Williams on Indeterminate Survival. JRG Williams has defended an interesting set of criteria for rational decision making in the face of indeterminate survival. I argue that the criteria are in a key respect too weak, and suggest a natural strengthening that yields more intuitive results.

Smith on Justification and Probability. Some comments on Martin Smith’s What Else Justification Could Be, with a suggested generalisation of his model of justification.

Do Judgments Screen Evidence? No. I argue that the answer ‘yes’ is needed to defend a number of distinctive theses in contemporary epistemology, and is false.

Easy Knowledge and Other Epistemic Virtues. Using a measuring device to test itself can never produce sensitive belief. Some philosophers also argue that it can never produce knowledge. I dispute this. I claim that the insensitivity of the outcome is a sufficiently bad outcome to explain our unhappiness with using a device to test itself.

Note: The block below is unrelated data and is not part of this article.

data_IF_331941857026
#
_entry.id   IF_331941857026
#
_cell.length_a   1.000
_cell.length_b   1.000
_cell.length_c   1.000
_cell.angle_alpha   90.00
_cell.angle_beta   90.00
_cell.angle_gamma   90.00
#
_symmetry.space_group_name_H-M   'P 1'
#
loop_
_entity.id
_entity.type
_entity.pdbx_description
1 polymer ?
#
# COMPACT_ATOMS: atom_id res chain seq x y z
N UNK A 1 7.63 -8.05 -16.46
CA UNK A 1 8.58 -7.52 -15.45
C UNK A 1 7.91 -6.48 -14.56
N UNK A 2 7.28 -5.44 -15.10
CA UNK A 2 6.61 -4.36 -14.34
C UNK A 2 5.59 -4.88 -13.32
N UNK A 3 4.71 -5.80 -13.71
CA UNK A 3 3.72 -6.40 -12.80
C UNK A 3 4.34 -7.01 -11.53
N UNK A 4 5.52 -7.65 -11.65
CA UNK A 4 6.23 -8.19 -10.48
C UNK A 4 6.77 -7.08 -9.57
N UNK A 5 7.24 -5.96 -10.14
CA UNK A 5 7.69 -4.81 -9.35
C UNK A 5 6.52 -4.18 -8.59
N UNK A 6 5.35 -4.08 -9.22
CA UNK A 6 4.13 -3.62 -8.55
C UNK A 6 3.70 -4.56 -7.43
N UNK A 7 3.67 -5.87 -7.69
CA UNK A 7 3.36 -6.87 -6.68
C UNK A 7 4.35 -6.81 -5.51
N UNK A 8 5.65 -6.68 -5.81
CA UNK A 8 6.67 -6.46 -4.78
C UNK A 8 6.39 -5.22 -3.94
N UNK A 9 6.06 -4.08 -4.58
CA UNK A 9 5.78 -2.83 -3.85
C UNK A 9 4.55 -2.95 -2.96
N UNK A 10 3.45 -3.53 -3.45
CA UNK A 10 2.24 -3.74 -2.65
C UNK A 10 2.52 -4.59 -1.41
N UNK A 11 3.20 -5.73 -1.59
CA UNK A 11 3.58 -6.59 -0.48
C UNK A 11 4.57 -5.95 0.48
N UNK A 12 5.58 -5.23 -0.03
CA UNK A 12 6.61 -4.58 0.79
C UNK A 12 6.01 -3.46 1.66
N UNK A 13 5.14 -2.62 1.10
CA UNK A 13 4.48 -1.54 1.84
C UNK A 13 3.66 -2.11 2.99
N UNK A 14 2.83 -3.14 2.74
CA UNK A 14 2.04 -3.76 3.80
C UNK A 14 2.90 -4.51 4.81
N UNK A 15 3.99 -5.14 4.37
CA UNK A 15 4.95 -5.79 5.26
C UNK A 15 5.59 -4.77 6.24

Vague Events and the Problem of the Many. Slides from a talk setting out my current views on the problem of the many. I argue that we need something like vague objects to solve some forms of the problem of the many. I also argue that vague composition is unacceptable. I conclude that ordinary (i.e., vague) objects are really more like events than like mereological sums, and that hence worries about vague composition don’t apply to them.

Evidence Neutrality. Slides from a talk at the Arché summer school. The talk defends a methodological version of Evidence Neutrality.

Causation and Causatives. Slides for a talk I gave at UMass arguing that causatives (like killed or broke) are conceptually prior to our concept CAUSE. I’m not sure how much I believe the strong claims in the slides, but I hope to develop some version of this in the future.